Last Best ChanceReviewed By Charles Tatum
Posted 09/10/12 10:16:32
Terrorists are turning stolen nuclear materials into bombs, and headed west to wipe out millions of American lives in this sometimes tense, sometimes preachy suspenser.In a multi-plot storyline, nuclear materials are stolen from a Russian storehouse and distributed across Europe and Africa by Al-Qaeda. Simple but destructive nuclear devices are being built at a furious pace, and the American government, led by President Ross (Fred Dalton Thompson) tries to stop them with the help of his cabinet and the Russian president. As intelligence agencies pursue the bomb makers, the terrorists continue on their deadly quests, getting rid of cohorts who know too much, and eventually succeeding in getting the devices to their intended targets.
This film was released by the Nuclear Threat Initiative, and was given away for free at lastbestchance.org. The entire point of the film is that nuclear terrorism is still a real possibility (the film was released in 2005), but as a piece of filmmaking, "Last Best Chance" is mediocre. The film plays like an action film without an action hero. It's "The Peacemaker" without George Clooney. We get generic Oval Office scenes, with Thompson chewing the scenery in a role he tried to play in real life. We have stone-faced henchmen transferring lethal cargo from one location to another. This really does play like an action film, but tries to be a cautionary political thriller, and may have been more effective as a documentary.
At the end of the fictional could-happen story, television news anchor Tom Brokaw has a brief conversation with Senator Richard Lugar and former senator Sam Nunn about the film and the possibility of a nuclear attack on the United States and its allies. This odd segment runs about fifteen minutes, and the men reiterate the dangers of unsecured nuclear materials, and how the film's situations could play out in real life.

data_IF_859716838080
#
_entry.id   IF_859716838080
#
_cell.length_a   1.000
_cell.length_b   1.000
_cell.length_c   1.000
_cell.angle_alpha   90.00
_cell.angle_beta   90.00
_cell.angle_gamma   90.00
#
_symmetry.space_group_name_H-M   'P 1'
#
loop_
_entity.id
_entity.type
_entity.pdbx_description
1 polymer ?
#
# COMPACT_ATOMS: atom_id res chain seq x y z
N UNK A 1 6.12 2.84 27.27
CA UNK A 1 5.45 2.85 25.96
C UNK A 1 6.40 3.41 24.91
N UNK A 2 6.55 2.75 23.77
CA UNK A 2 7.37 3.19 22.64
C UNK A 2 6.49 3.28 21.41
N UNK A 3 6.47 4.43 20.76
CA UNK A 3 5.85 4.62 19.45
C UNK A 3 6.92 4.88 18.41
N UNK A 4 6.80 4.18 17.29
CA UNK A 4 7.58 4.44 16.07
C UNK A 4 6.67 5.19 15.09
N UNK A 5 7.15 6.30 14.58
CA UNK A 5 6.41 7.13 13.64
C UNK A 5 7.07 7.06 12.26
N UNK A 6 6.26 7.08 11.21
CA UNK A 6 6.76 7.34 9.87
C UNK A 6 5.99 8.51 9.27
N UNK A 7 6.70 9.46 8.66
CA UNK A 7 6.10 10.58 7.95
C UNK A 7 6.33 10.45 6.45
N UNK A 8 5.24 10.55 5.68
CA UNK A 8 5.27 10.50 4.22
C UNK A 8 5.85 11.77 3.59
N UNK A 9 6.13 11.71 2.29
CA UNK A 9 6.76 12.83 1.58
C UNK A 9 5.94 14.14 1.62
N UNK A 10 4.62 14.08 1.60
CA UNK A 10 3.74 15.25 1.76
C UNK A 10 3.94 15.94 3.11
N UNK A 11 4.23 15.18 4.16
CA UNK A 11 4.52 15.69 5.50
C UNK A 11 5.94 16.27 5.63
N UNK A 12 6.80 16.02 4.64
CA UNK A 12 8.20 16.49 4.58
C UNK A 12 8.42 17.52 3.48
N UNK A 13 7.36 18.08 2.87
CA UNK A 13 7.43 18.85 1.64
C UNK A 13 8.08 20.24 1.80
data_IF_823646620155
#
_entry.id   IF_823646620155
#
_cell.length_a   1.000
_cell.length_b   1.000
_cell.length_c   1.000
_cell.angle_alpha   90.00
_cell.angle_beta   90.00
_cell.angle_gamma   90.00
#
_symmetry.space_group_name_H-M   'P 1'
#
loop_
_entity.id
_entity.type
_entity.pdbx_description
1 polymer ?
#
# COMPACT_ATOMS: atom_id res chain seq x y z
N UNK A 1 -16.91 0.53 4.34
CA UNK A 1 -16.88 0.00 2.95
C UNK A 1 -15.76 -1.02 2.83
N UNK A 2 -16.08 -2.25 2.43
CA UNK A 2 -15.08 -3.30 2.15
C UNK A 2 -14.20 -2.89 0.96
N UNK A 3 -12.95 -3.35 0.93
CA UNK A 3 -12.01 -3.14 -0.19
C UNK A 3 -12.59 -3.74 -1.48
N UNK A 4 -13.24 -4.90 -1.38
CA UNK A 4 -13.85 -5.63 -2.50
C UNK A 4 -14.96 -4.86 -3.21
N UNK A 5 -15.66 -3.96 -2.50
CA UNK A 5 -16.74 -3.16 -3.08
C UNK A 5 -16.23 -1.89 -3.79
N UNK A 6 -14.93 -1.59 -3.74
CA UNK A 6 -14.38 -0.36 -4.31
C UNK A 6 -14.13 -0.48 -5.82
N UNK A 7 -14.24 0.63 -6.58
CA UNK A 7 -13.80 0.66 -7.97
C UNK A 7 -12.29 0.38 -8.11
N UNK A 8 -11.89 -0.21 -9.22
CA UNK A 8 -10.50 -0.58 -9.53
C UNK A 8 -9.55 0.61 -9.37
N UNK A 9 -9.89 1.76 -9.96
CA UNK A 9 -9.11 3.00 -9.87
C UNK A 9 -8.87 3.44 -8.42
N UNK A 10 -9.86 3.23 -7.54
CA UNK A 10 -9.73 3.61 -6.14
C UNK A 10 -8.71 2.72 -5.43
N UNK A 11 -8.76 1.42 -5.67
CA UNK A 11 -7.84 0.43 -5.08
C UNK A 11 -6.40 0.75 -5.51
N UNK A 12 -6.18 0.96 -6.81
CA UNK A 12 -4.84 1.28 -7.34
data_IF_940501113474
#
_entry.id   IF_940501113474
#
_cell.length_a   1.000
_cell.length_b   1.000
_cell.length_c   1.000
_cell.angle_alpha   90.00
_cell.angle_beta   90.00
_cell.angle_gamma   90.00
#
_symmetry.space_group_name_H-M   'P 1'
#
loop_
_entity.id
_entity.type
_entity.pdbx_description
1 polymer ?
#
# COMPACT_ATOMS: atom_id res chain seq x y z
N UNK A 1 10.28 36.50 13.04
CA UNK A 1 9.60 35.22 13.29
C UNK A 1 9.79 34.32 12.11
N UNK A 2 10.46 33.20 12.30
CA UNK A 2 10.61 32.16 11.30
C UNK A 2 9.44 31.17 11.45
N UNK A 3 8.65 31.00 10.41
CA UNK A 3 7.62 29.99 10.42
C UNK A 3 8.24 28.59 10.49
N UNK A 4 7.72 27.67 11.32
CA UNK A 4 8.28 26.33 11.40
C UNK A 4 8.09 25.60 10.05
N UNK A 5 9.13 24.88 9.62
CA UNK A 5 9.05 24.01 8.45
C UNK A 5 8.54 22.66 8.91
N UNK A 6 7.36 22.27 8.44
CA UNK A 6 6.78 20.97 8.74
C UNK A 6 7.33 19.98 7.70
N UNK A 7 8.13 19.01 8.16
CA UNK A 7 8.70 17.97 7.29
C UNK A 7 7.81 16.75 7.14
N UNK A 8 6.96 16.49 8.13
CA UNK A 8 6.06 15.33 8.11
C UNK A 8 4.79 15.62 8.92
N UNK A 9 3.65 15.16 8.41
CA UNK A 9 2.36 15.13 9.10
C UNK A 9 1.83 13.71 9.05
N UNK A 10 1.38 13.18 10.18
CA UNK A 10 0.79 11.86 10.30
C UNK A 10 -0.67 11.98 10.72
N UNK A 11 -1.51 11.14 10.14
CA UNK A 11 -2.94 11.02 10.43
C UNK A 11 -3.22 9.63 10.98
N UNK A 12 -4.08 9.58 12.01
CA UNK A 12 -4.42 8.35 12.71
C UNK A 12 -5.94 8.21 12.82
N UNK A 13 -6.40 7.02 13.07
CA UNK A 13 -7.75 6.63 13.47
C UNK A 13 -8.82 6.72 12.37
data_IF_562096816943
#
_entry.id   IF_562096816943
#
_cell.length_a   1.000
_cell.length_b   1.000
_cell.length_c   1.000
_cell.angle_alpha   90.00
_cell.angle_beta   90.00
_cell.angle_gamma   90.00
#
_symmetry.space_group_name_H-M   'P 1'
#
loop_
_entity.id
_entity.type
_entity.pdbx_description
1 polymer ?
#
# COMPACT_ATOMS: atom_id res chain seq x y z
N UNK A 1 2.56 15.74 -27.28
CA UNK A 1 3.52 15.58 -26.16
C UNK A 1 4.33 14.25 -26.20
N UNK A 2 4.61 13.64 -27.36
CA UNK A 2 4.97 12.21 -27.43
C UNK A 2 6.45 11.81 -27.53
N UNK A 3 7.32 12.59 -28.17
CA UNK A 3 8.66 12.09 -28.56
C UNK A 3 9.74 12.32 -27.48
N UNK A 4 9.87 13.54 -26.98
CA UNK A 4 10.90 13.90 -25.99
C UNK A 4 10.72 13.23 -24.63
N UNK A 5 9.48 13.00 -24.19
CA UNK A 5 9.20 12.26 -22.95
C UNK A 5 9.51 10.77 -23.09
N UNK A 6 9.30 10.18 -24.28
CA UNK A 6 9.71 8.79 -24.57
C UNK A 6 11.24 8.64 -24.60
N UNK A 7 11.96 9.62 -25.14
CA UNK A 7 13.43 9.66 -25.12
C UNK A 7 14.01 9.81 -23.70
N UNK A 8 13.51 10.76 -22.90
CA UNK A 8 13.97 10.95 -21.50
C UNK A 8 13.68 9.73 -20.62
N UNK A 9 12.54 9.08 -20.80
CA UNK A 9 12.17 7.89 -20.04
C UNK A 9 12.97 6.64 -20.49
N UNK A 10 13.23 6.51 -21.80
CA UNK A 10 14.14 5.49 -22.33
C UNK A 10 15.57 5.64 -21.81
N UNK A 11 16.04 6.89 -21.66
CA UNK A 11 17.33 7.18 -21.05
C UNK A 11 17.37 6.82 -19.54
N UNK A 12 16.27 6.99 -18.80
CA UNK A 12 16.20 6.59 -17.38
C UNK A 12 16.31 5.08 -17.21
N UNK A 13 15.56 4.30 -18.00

Goddard's direction is feature-film good. He has some interesting but sometimes predictable angles, and the intensity on the actors' faces is both appropriate and telling. His screenplay is shackled by its message; nuclear terrorism is a real threat, and we can't rely on an indestructible NYC cop or suave British agent to save the day. The cast are all fine, but with such a limited screen time, it's hard to get to know any of them, and again, the message is primary over characterization and story arcs.
Goddard's screenplay is not partisan, this is an international problem, and it's solutions are common sensical. Nunn and Lugar have joined with Brokaw in giving the subject attention, although you still rarely hear anything about nuclear terrorism in the year following the death of Osama Bin Laden, and the drawdown of troops in Iraq and Afghanistan.All in all, "Last Best Chance" sets out to shine a light on a little-known but viable threat to our security. I am just wondering if a well-illustrated documentary on the subject would have carried more gravitas than a well shot, well meaning, but ultimately average dramatization.
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